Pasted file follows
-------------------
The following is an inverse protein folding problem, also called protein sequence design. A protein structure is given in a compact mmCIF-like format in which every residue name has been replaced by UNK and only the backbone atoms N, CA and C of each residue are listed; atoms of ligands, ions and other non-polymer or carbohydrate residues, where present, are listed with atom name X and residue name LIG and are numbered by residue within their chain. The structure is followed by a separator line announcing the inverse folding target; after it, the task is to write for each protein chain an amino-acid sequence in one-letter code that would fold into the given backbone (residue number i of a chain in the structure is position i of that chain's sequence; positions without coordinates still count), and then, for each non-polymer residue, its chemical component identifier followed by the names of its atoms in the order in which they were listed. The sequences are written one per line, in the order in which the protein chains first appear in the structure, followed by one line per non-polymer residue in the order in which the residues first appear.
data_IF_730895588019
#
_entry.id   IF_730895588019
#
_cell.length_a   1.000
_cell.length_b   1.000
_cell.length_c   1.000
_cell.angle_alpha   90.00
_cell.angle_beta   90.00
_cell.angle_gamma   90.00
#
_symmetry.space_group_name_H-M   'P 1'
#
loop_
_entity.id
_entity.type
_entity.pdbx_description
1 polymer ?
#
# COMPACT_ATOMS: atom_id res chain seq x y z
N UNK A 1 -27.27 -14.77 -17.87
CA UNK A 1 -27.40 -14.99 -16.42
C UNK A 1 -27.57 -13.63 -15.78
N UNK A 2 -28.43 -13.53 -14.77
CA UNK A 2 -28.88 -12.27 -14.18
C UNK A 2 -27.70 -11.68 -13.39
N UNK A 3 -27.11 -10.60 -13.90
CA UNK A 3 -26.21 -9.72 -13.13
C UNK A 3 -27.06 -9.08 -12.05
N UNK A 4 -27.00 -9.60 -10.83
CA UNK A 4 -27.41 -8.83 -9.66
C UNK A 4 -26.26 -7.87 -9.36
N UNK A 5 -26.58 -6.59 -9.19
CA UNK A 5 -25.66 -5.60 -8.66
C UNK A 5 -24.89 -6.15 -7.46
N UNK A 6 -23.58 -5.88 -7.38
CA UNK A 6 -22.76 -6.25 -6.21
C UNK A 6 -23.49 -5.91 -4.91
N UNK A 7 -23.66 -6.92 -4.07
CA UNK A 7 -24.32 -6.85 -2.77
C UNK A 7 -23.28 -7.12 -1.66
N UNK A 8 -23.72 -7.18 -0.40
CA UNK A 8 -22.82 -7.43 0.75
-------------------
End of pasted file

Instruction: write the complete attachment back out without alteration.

The following is an inverse protein folding problem, also called protein sequence design. A protein structure is given in a compact mmCIF-like format in which every residue name has been replaced by UNK and only the backbone atoms N, CA and C of each residue are listed; atoms of ligands, ions and other non-polymer or carbohydrate residues, where present, are listed with atom name X and residue name LIG and are numbered by residue within their chain. The structure is followed by a separator line announcing the inverse folding target; after it, the task is to write for each protein chain an amino-acid sequence in one-letter code that would fold into the given backbone (residue number i of a chain in the structure is position i of that chain's sequence; positions without coordinates still count), and then, for each non-polymer residue, its chemical component identifier followed by the names of its atoms in the order in which they were listed. The sequences are written one per line, in the order in which the protein chains first appear in the structure, followed by one line per non-polymer residue in the order in which the residues first appear.
data_IF_730895588019
#
_entry.id   IF_730895588019
#
_cell.length_a   1.000
_cell.length_b   1.000
_cell.length_c   1.000
_cell.angle_alpha   90.00
_cell.angle_beta   90.00
_cell.angle_gamma   90.00
#
_symmetry.space_group_name_H-M   'P 1'
#
loop_
_entity.id
_entity.type
_entity.pdbx_description
1 polymer ?
#
# COMPACT_ATOMS: atom_id res chain seq x y z
N UNK A 1 -27.27 -14.77 -17.87
CA UNK A 1 -27.40 -14.99 -16.42
C UNK A 1 -27.57 -13.63 -15.78
N UNK A 2 -28.43 -13.53 -14.77
CA UNK A 2 -28.88 -12.27 -14.18
C UNK A 2 -27.70 -11.68 -13.39
N UNK A 3 -27.11 -10.60 -13.90
CA UNK A 3 -26.21 -9.72 -13.13
C UNK A 3 -27.06 -9.08 -12.05
N UNK A 4 -27.00 -9.60 -10.83
CA UNK A 4 -27.41 -8.83 -9.66
C UNK A 4 -26.26 -7.87 -9.36
N UNK A 5 -26.58 -6.59 -9.19
CA UNK A 5 -25.66 -5.60 -8.66
C UNK A 5 -24.89 -6.15 -7.46
N UNK A 6 -23.58 -5.88 -7.38
CA UNK A 6 -22.76 -6.25 -6.21
C UNK A 6 -23.49 -5.91 -4.91
N UNK A 7 -23.66 -6.92 -4.07
CA UNK A 7 -24.32 -6.85 -2.77
C UNK A 7 -23.28 -7.12 -1.66
N UNK A 8 -23.72 -7.18 -0.40
CA UNK A 8 -22.82 -7.43 0.75